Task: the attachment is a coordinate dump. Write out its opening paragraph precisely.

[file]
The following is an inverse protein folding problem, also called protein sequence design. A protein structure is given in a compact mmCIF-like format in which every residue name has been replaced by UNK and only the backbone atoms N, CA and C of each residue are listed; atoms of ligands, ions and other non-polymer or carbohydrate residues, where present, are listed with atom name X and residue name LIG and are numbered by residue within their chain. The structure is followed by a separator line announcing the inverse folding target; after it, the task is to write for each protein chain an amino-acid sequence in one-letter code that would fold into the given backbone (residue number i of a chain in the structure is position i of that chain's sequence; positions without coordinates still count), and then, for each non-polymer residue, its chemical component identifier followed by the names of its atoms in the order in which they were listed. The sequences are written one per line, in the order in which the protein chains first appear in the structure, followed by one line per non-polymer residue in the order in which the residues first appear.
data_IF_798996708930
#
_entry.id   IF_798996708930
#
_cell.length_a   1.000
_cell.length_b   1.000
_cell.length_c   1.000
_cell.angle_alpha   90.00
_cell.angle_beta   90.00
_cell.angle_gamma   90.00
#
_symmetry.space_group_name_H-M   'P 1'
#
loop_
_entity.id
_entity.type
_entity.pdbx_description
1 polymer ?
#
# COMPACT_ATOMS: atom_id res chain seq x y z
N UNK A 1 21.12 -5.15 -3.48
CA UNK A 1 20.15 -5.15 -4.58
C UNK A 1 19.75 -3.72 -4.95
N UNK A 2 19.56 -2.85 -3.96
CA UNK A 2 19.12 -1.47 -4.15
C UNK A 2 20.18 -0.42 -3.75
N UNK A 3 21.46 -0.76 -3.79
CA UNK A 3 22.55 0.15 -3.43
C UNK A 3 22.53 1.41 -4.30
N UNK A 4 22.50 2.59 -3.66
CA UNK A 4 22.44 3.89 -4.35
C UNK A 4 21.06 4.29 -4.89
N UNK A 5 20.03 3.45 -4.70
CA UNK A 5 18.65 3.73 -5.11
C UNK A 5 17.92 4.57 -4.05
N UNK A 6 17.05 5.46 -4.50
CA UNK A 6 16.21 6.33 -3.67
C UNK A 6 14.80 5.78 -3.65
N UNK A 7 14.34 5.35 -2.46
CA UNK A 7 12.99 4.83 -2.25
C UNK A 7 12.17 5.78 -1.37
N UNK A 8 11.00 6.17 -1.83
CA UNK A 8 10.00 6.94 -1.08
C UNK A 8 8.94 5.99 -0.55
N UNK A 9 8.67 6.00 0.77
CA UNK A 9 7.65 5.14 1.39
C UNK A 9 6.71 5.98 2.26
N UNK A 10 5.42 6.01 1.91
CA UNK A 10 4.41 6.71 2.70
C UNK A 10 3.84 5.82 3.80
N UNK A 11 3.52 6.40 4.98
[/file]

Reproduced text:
The following is an inverse protein folding problem, also called protein sequence design. A protein structure is given in a compact mmCIF-like format in which every residue name has been replaced by UNK and only the backbone atoms N, CA and C of each residue are listed; atoms of ligands, ions and other non-polymer or carbohydrate residues, where present, are listed with atom name X and residue name LIG and are numbered by residue within their chain. The structure is followed by a separator line announcing the inverse folding target; after it, the task is to write for each protein chain an amino-acid sequence in one-letter code that would fold into the given backbone (residue number i of a chain in the structure is position i of that chain's sequence; positions without coordinates still count), and then, for each non-polymer residue, its chemical component identifier followed by the names of its atoms in the order in which they were listed. The sequences are written one per line, in the order in which the protein chains first appear in the structure, followed by one line per non-polymer residue in the order in which the residues first appear.